The President of the Fall River City Council has indicated to WSAR News that he has signed a copy of the petition to recall Fall River Mayor Jasiel Correia ll.
Ponte said if a recall does in fact happen at some point later this Fall or later into the Winter he has made no decision if he would appear on a recall ballot as a contender for mayor.
8 contenders ran including then-Mayor Will Flanagan in a December 2014 recall in Fall River.
Ponte also indicated on the Tuesday Edition of ''The WSAR Newsroom'' that he would allow Fall River Mayor Jasiel Correia II to address the nine member Fall River City Council this coming Tuesday, but if only if Correia would agree to take questions from Council Members.
Bristol County prosecutors are confirming that a 23-year old New Bedford man connected to the August 10th attempted robbery of a taxi driver in New Bedford, which lead to the death of the defendant's co-robber, will be indicted in Fall River Superior Court on Wednesday October 31st on new counts that will be revealed in open court.
Kyle Dawson was the target of an indictment earlier this month on charges of involuntary manslaughter, armed assault with intent to rob, and two counts of assault and battery with a dangerous weapon. The incident in which Dawson was allegedly involved happened on the morning of Friday August 10th, when members of the New Bedford Police Department responded to a call of shots fired at a Bentley Street location.
New Bedford Police Department officers found 24 year old Christopher Dunton outside of a yellow cab, after being shot by the cab driver during a botched robbery attempt. Dunton was pronounced dead at St. Luke's Hospital.
The two men were picked up at Cottage Street. Investigators allege that Dunton and Dawson tried to rob the cab driver utlizing a knife; The cab driver then escaped the cab and fired a series of shots that hit Dunton. The driver of the cab did have a license to carry a weapon.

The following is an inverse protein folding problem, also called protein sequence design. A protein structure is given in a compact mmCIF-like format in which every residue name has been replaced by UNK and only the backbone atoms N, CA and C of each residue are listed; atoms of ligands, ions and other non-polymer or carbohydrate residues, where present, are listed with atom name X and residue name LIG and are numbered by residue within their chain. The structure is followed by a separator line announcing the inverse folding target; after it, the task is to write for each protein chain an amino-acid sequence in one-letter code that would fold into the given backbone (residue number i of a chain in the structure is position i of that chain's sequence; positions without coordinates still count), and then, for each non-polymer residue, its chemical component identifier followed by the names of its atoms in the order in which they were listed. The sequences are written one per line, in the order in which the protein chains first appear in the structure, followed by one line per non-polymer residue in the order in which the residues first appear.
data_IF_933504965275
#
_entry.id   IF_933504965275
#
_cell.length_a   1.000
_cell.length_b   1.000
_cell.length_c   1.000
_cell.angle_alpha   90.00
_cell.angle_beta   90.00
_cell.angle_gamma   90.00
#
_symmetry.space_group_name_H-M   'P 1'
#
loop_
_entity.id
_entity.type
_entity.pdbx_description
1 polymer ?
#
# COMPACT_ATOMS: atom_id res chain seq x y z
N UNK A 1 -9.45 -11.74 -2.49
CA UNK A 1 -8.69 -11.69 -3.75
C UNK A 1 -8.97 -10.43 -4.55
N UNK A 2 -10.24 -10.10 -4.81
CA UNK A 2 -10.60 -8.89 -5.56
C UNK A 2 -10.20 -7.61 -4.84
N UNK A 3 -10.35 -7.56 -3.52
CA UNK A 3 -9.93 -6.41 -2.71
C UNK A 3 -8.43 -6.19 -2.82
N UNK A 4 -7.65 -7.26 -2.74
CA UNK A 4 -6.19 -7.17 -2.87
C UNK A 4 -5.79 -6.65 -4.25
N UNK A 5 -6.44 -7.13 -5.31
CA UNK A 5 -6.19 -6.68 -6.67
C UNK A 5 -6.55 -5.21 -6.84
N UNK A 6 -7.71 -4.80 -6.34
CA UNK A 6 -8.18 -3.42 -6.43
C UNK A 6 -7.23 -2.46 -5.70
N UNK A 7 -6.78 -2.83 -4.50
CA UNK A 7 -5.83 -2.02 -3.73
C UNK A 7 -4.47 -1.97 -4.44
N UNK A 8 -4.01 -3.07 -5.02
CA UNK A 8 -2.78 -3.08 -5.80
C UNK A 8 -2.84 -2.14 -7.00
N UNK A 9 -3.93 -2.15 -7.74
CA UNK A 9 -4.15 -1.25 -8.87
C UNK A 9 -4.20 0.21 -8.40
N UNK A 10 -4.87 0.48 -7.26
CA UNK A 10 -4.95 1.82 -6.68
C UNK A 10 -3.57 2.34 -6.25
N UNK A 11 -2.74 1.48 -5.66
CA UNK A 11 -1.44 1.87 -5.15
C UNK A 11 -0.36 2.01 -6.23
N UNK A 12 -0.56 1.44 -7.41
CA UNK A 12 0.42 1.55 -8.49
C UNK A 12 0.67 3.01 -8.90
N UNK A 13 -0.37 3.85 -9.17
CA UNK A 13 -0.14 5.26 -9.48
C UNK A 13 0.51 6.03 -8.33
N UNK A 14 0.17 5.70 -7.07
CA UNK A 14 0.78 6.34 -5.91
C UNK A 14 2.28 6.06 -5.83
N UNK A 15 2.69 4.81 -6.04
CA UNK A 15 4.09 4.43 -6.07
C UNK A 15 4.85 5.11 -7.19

DEM IDENTIFIES COUPLE WHO DIED AFTER BEING
PULLED FROM ROUGH WATER YESTERDAY
PROVIDENCE – The Department of Environmental Management (DEM) is identifying the couple who were pulled from rough surf off Fort Wetherill State Park in Jamestown yesterday. They are Kongjuan Wei, 51, and Xianzan Tan, 52, of 5 Calumet Street, Quincy, MA.
After responding to the 911 call, which came into DEM at 9:33 AM, Environmental Police Officer (EPO) Harold Guise stated that he was approached by Yongjian Chen, 20, who said he had come to Jamestown with the couple to go fishing.
Chen, who called 911, said other fishermen on the shore told him they saw a large wave knock Wei down onto the rocks and drag her into the water.
Chen said the witnesses told him Tan, who was fishing near his wife, jumped into the water to try to rescue her.
Chen arrived to see Tan struggling to swim and Wei slightly farther out in the water.
Chen said he saw Tan swimming for about five minutes before appearing to lose consciousness. Soon after, both Chen and the initial witnesses lost sight of both victims.
The US Coast Guard retrieved the victims from the water and brought them to shore where Jamestown Fire and EMS responders tried to resuscitate them. Jamestown Fire and EMS transported Wei and Tan to Newport Hospital where they were later pronounced dead.
Environmental Police estimate that yesterday’s surf was approximately six to eight feet, the remnants of the Nor’easter that came ashore on Saturday.
DEM extends its sympathies to the couple’s family and friends.
UMass Leadership Statement on Massachusetts Ballot Question 3